I don’t live my life that way. Sure, things could have been done differently–they could been done a million different ways. This trip was exactly what I made it. That’s all that matters. And I loved it…even the yucky parts.
- Did I find anywhere else I could live? No.
- Would I do it again? Absolutely!
- Will I do it again? I have no idea…
Do I Still Have the Travel Bug?
Without a doubt.
A wish list is already rich with places to re-visit and others to explore for the first time. And yes, they’re all in America. The rest of the world is undoubtedly magnificent–but as we’ve seen, so is the United States. With festivals and nature, culture and cultures, I’m content–actually, delighted–to discover “here” instead of “there.”
Was I Ever Scared?
Oh, the discussions we had before I left! My family wanted me to have a gun, a stun gun, a bodyguard… I promised up and down that I was trading Atlanta dangers for others, and was just as safe (or unsafe) on the road as I was at home. Thankfully a car accident (or five…whoopsie!) were the only incidents.
I did find myself scared a handful of times by circumstance, not by people:
- Driving in the winds of Kansas, Oklahoma, and Arizona. Yowza.
- Hiking on Haleakelah in Hawaii (see pic above). I felt like I was on the edge of the of the world…and not in a good way.
- Big Bend National Park is on the border of Texas and Mexico. Vendors, artisans, and serenaders illegally cross the river and seek income selling trinkets or a song. My first encounter scared me not because of imminent danger, but because of my imagination. All future hikes in the park were in the company of strangers I accosted at the trailhead.
- Once Fall fell, I was literally the ONLY person staying at one campground (I forget where). I informed my brother, who had me call him three times a day for the duration of that stay.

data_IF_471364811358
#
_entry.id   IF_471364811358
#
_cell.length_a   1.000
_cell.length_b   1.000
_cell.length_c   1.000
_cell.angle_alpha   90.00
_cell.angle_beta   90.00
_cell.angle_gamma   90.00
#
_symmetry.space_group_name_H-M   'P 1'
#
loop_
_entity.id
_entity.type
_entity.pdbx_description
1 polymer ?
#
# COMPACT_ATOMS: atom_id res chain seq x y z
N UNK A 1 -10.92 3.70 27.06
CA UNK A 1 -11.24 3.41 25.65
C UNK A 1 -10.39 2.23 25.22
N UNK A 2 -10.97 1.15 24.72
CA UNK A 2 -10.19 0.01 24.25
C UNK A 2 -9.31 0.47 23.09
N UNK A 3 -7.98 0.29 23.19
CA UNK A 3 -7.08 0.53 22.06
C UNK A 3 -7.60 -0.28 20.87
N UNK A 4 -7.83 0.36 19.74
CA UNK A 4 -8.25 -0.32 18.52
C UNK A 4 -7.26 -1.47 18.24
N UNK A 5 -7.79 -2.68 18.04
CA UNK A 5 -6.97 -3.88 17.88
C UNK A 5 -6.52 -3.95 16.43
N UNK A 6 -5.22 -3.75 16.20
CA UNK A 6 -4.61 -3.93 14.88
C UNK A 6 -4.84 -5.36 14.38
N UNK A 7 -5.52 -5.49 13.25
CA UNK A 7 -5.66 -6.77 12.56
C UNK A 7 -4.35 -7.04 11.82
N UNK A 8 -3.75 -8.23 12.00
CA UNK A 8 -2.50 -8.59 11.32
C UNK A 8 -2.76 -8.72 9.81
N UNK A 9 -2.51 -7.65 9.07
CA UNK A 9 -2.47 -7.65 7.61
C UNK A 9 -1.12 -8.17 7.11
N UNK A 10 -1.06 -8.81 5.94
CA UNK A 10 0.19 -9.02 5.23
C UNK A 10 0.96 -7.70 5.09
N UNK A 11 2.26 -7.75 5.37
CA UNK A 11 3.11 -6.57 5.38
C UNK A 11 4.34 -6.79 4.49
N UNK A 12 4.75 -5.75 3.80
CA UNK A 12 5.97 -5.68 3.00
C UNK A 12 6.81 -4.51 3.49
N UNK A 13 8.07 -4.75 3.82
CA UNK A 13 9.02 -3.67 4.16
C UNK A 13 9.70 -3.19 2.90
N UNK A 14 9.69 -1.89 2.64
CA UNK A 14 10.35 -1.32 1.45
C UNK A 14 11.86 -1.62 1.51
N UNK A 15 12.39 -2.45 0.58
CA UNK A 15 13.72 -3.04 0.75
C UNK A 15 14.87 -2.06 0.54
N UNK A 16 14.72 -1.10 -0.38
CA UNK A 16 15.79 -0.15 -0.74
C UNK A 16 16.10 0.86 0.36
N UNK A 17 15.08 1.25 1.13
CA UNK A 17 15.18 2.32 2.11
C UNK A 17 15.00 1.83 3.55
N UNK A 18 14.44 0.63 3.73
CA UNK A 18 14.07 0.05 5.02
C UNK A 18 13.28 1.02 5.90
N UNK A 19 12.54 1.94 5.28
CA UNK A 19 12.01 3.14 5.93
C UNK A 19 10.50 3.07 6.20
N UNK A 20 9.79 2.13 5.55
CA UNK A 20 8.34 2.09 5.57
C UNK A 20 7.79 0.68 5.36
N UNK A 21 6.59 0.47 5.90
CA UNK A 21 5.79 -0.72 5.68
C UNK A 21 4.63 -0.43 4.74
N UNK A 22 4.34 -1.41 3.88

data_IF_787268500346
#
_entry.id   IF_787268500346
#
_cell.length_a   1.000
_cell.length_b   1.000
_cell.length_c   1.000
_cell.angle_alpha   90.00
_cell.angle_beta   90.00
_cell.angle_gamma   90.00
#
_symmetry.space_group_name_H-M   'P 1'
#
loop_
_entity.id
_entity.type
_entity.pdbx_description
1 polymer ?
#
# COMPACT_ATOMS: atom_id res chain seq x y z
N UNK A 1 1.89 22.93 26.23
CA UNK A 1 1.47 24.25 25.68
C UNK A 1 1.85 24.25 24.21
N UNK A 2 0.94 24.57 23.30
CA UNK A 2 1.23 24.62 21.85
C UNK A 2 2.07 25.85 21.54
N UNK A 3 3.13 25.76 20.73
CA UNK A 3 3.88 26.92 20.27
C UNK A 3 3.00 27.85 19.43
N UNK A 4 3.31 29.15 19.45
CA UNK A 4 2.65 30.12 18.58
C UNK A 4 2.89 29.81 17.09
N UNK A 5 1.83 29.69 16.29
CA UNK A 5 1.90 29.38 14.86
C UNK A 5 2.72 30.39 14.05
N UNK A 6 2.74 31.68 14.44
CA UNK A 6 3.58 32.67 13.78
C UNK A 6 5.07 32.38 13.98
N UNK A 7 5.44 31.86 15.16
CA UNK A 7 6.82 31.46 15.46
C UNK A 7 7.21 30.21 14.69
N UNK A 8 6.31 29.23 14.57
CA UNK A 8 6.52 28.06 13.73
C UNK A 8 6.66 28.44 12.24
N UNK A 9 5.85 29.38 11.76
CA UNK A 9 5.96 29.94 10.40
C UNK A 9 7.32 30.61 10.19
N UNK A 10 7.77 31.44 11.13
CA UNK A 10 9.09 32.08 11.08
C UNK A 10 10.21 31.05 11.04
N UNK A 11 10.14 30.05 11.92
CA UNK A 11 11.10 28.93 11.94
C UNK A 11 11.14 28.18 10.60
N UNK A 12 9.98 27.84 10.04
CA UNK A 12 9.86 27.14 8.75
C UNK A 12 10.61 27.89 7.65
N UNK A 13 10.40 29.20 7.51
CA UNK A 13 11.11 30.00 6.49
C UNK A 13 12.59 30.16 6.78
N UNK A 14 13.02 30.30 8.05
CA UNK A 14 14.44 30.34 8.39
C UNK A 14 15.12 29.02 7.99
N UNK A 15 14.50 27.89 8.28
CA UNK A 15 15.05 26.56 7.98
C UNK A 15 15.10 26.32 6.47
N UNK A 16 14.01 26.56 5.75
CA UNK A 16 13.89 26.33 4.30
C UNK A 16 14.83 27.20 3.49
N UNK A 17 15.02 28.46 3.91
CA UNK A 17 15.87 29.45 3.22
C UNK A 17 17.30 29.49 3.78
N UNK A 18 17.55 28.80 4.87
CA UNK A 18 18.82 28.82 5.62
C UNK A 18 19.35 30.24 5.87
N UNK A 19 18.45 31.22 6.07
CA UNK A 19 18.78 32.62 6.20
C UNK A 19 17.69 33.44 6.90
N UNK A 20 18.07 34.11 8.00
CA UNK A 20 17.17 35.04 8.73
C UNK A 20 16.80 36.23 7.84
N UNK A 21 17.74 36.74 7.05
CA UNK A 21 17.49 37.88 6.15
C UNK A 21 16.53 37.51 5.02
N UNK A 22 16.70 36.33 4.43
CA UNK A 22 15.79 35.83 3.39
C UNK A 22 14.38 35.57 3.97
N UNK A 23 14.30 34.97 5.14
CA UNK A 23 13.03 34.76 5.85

What Am I Looking Forward To at Home?
- Keeping kosher–for the sake of ease, while in the camper I abandoned kosher meat and separate dishes for milk and meat. Turns out that I miss keeping kosher; the discipline, the tradition; the honor it adds to routine.
- Having the option not to shop at WalMart. It’s ubiquitous and cheap. Fine qualities, but not fine quality.
- Not feeling compelled to shop at uber expensive Whole Foods simply because one appeared on my path–and it’s the antithesis of WalMart.
- Spending time with my friends and family. Facebook and phone calls are nothing compared to sitting across from someone.
- Knowing how to get from point A to point B without at GPS and not having to listen to its bossy voice.
- Recycling. A disappointing majority of campgrounds don’t recycle. I tried going to the municipality, but it was more hassle than it was worth. I apologized to the Earth every time I threw away something that could have been recycled.
Will I Keep Writing?
Some folks have graciously asked if I’ll keep writing–saying that they’ll miss this blog. I’m so flattered. Thank you for joining this journey and being a part of this blog. It means so much to me.
After my reentry to life with a house-not-on-wheels and actually talking to people *every day*, I’ll begin writing for another project. Stay tuned…I’ll be in touch to let you know all about it.
To say this was a trip of a lifetime is blatantly obvious. I simply woke up one morning in February 2012 and decided not to wait to retire to live this dream. Four months later I was on the road. I’m so thankful to have followed my gut and chased my goal. Prudence certainly said not to do it: quit your secure job? sell your house to afford this? Pffff! Adventure rebutted with, “if not now, when?” So I went…and discovered for myself America the funny, America the sage, Americana the Beautiful.
So…where are you going for your next trip?